J.D.R. Hawkins

One bullet can make a man a hero… or a casualty.

Archive for the tag “Henry Wirz”

Haunted Civil War Prisons

Since so much death surrounded Civil War prisons, it only makes sense that unsettled spirits still haunt these places. Thousands died, both North and South, from malnutrition, dysentery, and disease. We only have a few old reminders left, but in some places, there are other, more unworldly reminders as well.

One such place is, of course, Andersonville, Georgia, the site of the infamous prison camp. The suffering that took place within the barracks was immeasurable: men virtually starved to death, or died a slow, rotting death brought on by scurvy. They were forced to live in their own filth, eat raw birds and rats if they were lucky enough to catch any, and tolerate weather and overcrowded conditions. After the prison was finally closed, hauntings in the area began. It is said that some of the prison’s former inmates still wander the grounds, as does the ghost of Henry Wirz, Andersonville’s commandant. Some think that Wirz was wrongly accused and executed, so therefore, he still walks the road in search of retribution.

Another haunted prison is the Old Brick Capitol Prison. The prison was torn down in the 1920’s, and the U.S. Supreme Court building was erected on the site. But the ghosts still remain, although they were more prevalent when the Old Brick Capitol still stood. Ghosts that haunted the place included Henry Wirz, who was executed there, as was Mary Surratt, who some believe was innocent of conspiring in Lincoln’s assassination. She has appeared on the anniversary of her hanging. Moaning, weeping, and sighing echoed within its walls, as well as screams, cries, and phantom footsteps. Laughter and the sound of cell doors slamming, although the doors had been removed, also permeated the building.

Just outside of St. Louis in Alton, Illinois, strange sights and sounds occur where a Confederate penitentiary once stood. As in many prisons of the time, a small pox epidemic spread through the camp, killing thousands. A small portion of the prison’s wall amazingly still remains, as does an old building known as the “Blaske building.” Reportedly, strange things have occurred there, from apparitions appearing to doors slamming to things moving on their own inside the building. An eerie essence surrounds the area. Residual impressions have been seen by locals that resemble tattered Confederate prisoners.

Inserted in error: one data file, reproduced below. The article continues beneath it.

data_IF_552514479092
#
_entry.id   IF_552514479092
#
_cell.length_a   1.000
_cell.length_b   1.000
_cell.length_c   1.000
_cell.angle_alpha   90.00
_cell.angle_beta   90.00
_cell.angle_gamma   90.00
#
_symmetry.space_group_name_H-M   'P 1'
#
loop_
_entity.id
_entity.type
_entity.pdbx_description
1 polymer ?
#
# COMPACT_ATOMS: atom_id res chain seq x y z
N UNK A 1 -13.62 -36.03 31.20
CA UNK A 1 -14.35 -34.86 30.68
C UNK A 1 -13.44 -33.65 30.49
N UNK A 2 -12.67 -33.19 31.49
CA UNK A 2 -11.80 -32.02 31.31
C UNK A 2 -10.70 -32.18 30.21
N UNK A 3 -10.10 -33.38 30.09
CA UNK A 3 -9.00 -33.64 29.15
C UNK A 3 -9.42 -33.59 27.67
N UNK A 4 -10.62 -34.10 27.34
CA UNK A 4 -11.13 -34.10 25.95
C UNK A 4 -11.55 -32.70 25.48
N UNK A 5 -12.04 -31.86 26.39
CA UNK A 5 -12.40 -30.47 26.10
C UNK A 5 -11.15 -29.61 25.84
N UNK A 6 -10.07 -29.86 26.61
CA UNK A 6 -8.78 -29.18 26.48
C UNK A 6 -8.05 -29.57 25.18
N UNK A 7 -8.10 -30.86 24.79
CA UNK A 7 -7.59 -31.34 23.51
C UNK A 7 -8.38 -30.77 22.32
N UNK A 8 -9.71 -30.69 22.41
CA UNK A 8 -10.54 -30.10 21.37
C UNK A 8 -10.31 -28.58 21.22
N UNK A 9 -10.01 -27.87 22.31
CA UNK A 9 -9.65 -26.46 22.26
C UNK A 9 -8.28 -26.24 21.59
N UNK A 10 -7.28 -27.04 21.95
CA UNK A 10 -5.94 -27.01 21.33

Point Lookout, Maryland is also a famous prison that is said to be haunted. By the end of the war, over 4,000 prisoners had died there. Although the location is now a welcoming state park and recreation area, several buildings that housed the prison remain, and ghosts of Confederate soldiers still frequent it. Many visitors to the park have witnessed apparitions, as have the park rangers. Sounds of ghostly footsteps, slamming doors, and even snoring have been heard. Creepy voices have been recorded within the park, and it is a favorite place for seances and ghost hunters, because strange phenomena happens so frequently. Remarkably, the rangers keep a record of all the bizarre happenings that take place in the park, and hold a ghost tour every October.

Andersonville Living History Weekend

This weekend, a living history re-enactment will take place at the Andersonville National Historic Site in Georgia. The event will feature prisoners, guards, and the grim living conditions that took place at what was originally known as “Camp Sumter.” Two authors are also slated to attend. A candlelight tour of the cemetery is planned for Saturday evening. There is no admission fee, but reservations are recommended. More information is available at www.andersonvillegeorgia.com.

Andersonville has acquired the most notorious reputation of all Civil War POW camps, although such atrocious camps existed in the north as well. Prisons on both sides combined totaled three dozen, ranging from Texas to New York. Andersonville was built to hold 6,000 men, but swelled to over 45,000. Prisoners had to endure rancid conditions in all kinds of weather. The prison was plagued with disease, vermin, contaminated water, and attacks by fellow inmates who called themselves “Raiders.” Over 13,000 perished, and during the summer of 1864, 100 prisoners died every day. Andersonville’s commandant, Captain Henry Wirz, was the only Confederate to be tried and hanged for war crimes on November 10, 1865. 

The site is located on Georgia Highway 49, approximately 10 miles northeast of Americus and 10 miles south of Oglethorpe. Andersonville National Historic Site is a unit of the National Park System. It includes a reconstructed section of the prison, many monuments, (among trees with cavities dug at their roots by POW’s for water or escape) and a museum which houses artifacts and is sectioned off to display and honor POW’s from other American wars. Andersonville is not an easy place to visit, but is a standing reminder of the horrible conditions that prisoners of war were forced to endure.

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